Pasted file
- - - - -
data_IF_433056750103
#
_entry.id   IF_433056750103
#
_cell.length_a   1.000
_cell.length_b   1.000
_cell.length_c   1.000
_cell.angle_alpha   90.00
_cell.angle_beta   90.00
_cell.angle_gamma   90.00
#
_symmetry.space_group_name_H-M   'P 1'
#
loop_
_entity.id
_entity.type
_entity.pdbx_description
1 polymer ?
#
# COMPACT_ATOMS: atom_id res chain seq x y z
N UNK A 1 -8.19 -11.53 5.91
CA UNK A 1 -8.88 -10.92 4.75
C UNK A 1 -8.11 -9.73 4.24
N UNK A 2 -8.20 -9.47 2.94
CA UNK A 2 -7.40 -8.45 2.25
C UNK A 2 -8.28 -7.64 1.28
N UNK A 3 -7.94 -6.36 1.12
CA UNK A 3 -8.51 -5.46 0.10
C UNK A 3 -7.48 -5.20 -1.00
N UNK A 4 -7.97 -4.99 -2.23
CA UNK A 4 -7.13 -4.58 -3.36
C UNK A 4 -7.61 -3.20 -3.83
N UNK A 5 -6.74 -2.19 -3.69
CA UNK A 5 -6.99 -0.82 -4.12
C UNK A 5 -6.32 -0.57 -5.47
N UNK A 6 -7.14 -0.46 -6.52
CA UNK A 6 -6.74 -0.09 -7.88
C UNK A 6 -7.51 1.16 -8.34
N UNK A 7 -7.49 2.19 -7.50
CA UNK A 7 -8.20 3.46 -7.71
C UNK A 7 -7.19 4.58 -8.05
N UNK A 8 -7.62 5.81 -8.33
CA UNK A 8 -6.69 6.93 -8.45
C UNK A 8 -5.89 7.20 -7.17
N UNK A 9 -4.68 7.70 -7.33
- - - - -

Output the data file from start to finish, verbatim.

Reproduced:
data_IF_433056750103
#
_entry.id   IF_433056750103
#
_cell.length_a   1.000
_cell.length_b   1.000
_cell.length_c   1.000
_cell.angle_alpha   90.00
_cell.angle_beta   90.00
_cell.angle_gamma   90.00
#
_symmetry.space_group_name_H-M   'P 1'
#
loop_
_entity.id
_entity.type
_entity.pdbx_description
1 polymer ?
#
# COMPACT_ATOMS: atom_id res chain seq x y z
N UNK A 1 -8.19 -11.53 5.91
CA UNK A 1 -8.88 -10.92 4.75
C UNK A 1 -8.11 -9.73 4.24
N UNK A 2 -8.20 -9.47 2.94
CA UNK A 2 -7.40 -8.45 2.25
C UNK A 2 -8.28 -7.64 1.28
N UNK A 3 -7.94 -6.36 1.12
CA UNK A 3 -8.51 -5.46 0.10
C UNK A 3 -7.48 -5.20 -1.00
N UNK A 4 -7.97 -4.99 -2.23
CA UNK A 4 -7.13 -4.58 -3.36
C UNK A 4 -7.61 -3.20 -3.83
N UNK A 5 -6.74 -2.19 -3.69
CA UNK A 5 -6.99 -0.82 -4.12
C UNK A 5 -6.32 -0.57 -5.47
N UNK A 6 -7.14 -0.46 -6.52
CA UNK A 6 -6.74 -0.09 -7.88
C UNK A 6 -7.51 1.16 -8.34
N UNK A 7 -7.49 2.19 -7.50
CA UNK A 7 -8.20 3.46 -7.71
C UNK A 7 -7.19 4.58 -8.05
N UNK A 8 -7.62 5.81 -8.33
CA UNK A 8 -6.69 6.93 -8.45
C UNK A 8 -5.89 7.20 -7.17
N UNK A 9 -4.68 7.70 -7.33